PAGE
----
The recent retirement of older generating units and high peak usage owing to economic growth could tighten operating reserves in the region served by the Electric Reliability Council of Texas (ERCOT) this summer.
The grid operator said on March 1 that total resource capacity for the upcoming summer (spanning June through September 2018) is expected to be 77,658 MW, but a preliminary summer seasonal assessment of resource adequacy (SARA) report includes a 72,974 MW summer peak load forecast, which is based on normal weather conditions for years between 2002 and 2016.
“This forecast is higher than the all-time summer peak demand record of 71,110 MW set on Aug. 11, 2016,” ERCOT said. “Almost 3,800 MW in new generation resources began operating in 2017, and more than 14,000 MW of resources are planned to be in service by 2020.”
However, ERCOT expects that recent plant retirements—including of major coal baseload generators—and delays in some planned resources will constrict reserves. ERCOT said that in the fall of 2017, generators announced plans to retire or indefinitely suspend operations of more than 4 GW of generation resources by early 2018.
While ERCOT said it expects to have sufficient generation for anticipated needs over the upcoming winter and spring seasons, a December 2017-released Capacity, Demand and Reserves Report projected that the grid operator’s reserve margins could plunge to 9.3% for summer 2018—falling below the 13.75% target. Reserve margins are expected to increase to 11.7% by summer 2019 as more generation resources begin operating, ERCOT said.
In 2017, by comparison, ERCOT had a reserve margin of 16.9%. That was a significant improvement from dismal reserve margin projections from only six years ago, when ERCOT declared several emergencies to reduce electric demand, and stricken with capacity shortages, forecast a negative margin by 2022.
The grid entity, which has neither a capacity market nor a requirement that generators build or purchase reserve capacity to meet unexpected supply shortages, has since taken a number of price-related actions to encourage investment in generation.
As of November 2017, more than 47,000 MW of new generation projects were under study, and more than 20,000 MW of new projects have interconnection agreements. These include nearly 10,000 MW of proposed gas-fired generation projects, nearly 2,000 MW of utility-scale solar, and more than 8,600 MW of wind generation projects.
The tight supply and higher prices during this summer’s peak demand will likely prompt voluntary load reductions and an increase in power sold in the market by industrial facilities. ERCOT said its wholesale market is currently designed to withstand such peaks, providing strong financial incentives for generators to be available when demand rises. The operator also adequately prepares retail electric providers to prepare for price fluctuations.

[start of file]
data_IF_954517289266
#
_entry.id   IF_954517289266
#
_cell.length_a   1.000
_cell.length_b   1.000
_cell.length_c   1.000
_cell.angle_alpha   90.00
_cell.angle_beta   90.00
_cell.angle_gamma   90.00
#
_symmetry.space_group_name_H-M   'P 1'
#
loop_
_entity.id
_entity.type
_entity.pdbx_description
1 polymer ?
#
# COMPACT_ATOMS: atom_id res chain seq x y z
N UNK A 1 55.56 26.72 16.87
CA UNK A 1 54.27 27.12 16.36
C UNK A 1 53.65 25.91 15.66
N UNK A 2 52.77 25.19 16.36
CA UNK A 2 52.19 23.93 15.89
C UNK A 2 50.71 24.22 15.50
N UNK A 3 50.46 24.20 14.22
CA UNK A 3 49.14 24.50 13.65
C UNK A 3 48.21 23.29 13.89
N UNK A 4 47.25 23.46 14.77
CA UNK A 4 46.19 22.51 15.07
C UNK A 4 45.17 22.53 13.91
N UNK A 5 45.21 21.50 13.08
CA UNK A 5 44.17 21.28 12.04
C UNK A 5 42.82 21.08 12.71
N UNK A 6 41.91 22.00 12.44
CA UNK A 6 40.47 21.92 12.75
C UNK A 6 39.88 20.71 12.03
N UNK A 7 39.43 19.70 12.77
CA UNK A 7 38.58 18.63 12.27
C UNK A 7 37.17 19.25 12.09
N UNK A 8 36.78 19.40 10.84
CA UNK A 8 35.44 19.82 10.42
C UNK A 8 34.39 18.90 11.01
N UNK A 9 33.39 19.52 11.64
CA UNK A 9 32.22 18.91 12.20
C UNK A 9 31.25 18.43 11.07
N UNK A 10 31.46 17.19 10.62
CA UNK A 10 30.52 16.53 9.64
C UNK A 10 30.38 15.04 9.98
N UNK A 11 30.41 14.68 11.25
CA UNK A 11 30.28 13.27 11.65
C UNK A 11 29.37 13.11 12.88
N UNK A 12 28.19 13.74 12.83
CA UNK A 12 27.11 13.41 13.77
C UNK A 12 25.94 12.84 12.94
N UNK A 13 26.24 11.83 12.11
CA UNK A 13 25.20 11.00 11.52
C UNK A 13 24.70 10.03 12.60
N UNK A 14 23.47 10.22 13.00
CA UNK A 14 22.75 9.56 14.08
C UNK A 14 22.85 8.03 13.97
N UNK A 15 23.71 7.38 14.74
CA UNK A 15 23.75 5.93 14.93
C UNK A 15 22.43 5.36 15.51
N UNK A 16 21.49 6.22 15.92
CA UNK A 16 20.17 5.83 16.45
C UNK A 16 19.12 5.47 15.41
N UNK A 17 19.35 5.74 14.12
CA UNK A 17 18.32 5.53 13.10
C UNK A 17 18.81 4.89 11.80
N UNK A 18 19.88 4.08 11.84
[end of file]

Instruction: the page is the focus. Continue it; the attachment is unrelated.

However, according to Charlie Palmer, managing director at global consulting firm Opportune LLP, how high prices could soar is unknown. “With the announcements by Vistra, the market has been expecting a tightening in ERCOT reserves. On February 27, summer 2018 prices reached $134+, the highest level in nearly six years,” he noted.
“With reserves expected to be only 9.3% assuming a normal weather pattern, what happens if we see a summer like 2011? We already have seen some new peaks set this winter and an increase in pricing volatility. I’m sure more is to come this summer. While it’s an improvement for generators, it makes it even more challenging for retailers.”
The record peak isn’t new to the grid entity that serves nearly 90% of Texas. “The ERCOT market has experienced a series of new peak demand records over the last few years as Texas’ economy continues to grow at record pace,” Bill Magness, ERCOT President & CEO, said. “We expect high peak demand will continue this summer.”
Still, the Public Utility Commission of Texas (PUC) issued a statement on March 1 saying that it continues to “closely monitor the forecast for electricity supply and demand for this coming summer.”
The regulatory body added that the supply crunch was “expected,” given that “the decisions of generation owners to retire several large coal-fired power plants has significantly reduced the excess supply of electricity that the [ERCOT] power region has enjoyed over the past five years.”
ERCOT had adequate mechanisms and tools to incentivize increases in supply or temporary reductions in demand to maintain system reliability, it noted, however. “ERCOT reports continue to show continued investment and development of natural gas, solar, and wind power plants, and the PUC remains dedicated to ensuring that market rules support the investment needed for our growing state,” it said.
—Sonal Patel is a POWER associate editor (@sonalcpatel, @POWERmagazine)
Updated: March 2—adds comments by Charlie Palmer, managing director at Opportune LLP